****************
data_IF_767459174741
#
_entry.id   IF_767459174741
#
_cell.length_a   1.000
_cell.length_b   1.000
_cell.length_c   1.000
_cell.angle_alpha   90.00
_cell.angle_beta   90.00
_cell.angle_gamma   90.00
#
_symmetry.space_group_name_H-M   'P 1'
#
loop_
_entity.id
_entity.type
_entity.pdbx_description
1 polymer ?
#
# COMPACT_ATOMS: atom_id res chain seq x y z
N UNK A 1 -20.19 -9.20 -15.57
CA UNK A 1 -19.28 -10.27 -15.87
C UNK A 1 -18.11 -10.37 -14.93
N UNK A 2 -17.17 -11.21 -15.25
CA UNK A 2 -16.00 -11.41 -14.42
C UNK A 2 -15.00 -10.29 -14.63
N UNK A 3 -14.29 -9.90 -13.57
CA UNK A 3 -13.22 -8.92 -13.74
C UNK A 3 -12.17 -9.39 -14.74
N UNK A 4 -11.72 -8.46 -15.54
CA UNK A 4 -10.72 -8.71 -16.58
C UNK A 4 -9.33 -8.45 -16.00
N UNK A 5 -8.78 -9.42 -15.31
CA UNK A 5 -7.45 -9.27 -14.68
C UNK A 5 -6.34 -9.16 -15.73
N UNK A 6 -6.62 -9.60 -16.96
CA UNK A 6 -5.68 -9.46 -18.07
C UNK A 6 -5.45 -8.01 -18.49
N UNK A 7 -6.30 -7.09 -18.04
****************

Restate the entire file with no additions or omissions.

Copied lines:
data_IF_767459174741
#
_entry.id   IF_767459174741
#
_cell.length_a   1.000
_cell.length_b   1.000
_cell.length_c   1.000
_cell.angle_alpha   90.00
_cell.angle_beta   90.00
_cell.angle_gamma   90.00
#
_symmetry.space_group_name_H-M   'P 1'
#
loop_
_entity.id
_entity.type
_entity.pdbx_description
1 polymer ?
#
# COMPACT_ATOMS: atom_id res chain seq x y z
N UNK A 1 -20.19 -9.20 -15.57
CA UNK A 1 -19.28 -10.27 -15.87
C UNK A 1 -18.11 -10.37 -14.93
N UNK A 2 -17.17 -11.21 -15.25
CA UNK A 2 -16.00 -11.41 -14.42
C UNK A 2 -15.00 -10.29 -14.63
N UNK A 3 -14.29 -9.90 -13.57
CA UNK A 3 -13.22 -8.92 -13.74
C UNK A 3 -12.17 -9.39 -14.74
N UNK A 4 -11.72 -8.46 -15.54
CA UNK A 4 -10.72 -8.71 -16.58
C UNK A 4 -9.33 -8.45 -16.00
N UNK A 5 -8.78 -9.42 -15.31
CA UNK A 5 -7.45 -9.27 -14.68
C UNK A 5 -6.34 -9.16 -15.73
N UNK A 6 -6.62 -9.60 -16.96
CA UNK A 6 -5.68 -9.46 -18.07
C UNK A 6 -5.45 -8.01 -18.49
N UNK A 7 -6.30 -7.09 -18.04